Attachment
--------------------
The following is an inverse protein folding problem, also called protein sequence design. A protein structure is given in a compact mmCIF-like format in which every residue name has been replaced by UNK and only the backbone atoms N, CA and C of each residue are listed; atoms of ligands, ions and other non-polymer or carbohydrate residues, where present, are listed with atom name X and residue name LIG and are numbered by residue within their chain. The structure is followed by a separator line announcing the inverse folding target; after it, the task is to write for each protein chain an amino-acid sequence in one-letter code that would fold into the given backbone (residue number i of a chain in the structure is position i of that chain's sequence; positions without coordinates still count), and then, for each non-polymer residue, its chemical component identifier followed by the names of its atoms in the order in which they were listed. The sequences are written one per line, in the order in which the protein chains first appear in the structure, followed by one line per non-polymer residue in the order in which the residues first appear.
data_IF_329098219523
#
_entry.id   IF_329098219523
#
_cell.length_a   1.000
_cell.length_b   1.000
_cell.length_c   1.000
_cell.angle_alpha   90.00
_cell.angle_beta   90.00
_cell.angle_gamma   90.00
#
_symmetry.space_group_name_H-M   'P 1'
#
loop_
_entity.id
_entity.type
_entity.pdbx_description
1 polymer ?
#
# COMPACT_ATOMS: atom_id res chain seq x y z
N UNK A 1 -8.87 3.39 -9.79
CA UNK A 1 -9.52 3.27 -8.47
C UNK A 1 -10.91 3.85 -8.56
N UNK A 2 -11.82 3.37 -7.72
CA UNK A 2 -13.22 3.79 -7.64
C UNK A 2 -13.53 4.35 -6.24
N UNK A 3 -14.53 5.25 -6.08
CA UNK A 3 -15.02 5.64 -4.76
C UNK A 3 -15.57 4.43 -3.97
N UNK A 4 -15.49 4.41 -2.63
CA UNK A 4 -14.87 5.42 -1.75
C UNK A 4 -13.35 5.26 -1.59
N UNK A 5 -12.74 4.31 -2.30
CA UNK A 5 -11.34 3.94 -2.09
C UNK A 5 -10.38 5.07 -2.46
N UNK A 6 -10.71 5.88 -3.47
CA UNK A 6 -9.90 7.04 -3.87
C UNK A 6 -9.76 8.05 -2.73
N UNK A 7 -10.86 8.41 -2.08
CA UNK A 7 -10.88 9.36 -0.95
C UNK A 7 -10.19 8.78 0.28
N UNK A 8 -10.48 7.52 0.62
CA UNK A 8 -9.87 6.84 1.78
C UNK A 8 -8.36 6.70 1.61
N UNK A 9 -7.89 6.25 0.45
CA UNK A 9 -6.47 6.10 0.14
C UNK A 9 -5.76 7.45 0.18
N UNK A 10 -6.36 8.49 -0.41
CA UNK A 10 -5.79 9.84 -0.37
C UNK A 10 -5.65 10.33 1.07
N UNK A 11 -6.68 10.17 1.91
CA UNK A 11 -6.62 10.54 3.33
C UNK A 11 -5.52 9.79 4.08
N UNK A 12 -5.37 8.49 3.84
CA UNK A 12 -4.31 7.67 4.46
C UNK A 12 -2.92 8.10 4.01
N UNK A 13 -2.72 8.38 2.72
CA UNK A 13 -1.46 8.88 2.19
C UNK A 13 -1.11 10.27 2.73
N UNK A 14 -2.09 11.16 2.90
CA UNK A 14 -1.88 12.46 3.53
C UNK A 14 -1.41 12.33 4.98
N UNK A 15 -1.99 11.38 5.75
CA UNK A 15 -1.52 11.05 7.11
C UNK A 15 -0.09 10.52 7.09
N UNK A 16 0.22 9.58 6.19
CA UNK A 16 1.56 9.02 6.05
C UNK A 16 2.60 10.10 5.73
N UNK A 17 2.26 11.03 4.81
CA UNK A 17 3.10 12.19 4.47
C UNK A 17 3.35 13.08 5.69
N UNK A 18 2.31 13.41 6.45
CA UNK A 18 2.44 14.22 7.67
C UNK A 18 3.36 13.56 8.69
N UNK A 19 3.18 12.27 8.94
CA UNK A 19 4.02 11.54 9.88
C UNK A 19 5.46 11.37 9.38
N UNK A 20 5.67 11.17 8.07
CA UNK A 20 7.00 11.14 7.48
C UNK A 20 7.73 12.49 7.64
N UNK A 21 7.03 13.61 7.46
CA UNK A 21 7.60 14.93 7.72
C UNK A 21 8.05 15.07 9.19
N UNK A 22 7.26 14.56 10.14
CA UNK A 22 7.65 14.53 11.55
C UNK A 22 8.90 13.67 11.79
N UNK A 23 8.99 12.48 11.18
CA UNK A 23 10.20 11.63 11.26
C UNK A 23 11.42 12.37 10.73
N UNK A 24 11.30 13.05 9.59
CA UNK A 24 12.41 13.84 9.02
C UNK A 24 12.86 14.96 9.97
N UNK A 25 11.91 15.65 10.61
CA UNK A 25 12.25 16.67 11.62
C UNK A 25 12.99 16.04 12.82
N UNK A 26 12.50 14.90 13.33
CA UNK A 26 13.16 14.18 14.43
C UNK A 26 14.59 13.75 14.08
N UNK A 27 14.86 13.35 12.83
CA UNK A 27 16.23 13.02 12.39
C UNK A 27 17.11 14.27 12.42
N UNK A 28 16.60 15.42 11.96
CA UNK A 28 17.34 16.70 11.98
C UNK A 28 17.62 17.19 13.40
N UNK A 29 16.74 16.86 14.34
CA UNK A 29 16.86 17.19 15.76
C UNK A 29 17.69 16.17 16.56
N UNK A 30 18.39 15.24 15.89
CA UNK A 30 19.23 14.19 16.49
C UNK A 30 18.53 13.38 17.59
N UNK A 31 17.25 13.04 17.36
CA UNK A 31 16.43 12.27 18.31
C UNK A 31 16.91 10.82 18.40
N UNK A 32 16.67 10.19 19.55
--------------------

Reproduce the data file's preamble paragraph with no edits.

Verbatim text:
The following is an inverse protein folding problem, also called protein sequence design. A protein structure is given in a compact mmCIF-like format in which every residue name has been replaced by UNK and only the backbone atoms N, CA and C of each residue are listed; atoms of ligands, ions and other non-polymer or carbohydrate residues, where present, are listed with atom name X and residue name LIG and are numbered by residue within their chain. The structure is followed by a separator line announcing the inverse folding target; after it, the task is to write for each protein chain an amino-acid sequence in one-letter code that would fold into the given backbone (residue number i of a chain in the structure is position i of that chain's sequence; positions without coordinates still count), and then, for each non-polymer residue, its chemical component identifier followed by the names of its atoms in the order in which they were listed. The sequences are written one per line, in the order in which the protein chains first appear in the structure, followed by one line per non-polymer residue in the order in which the residues first appear.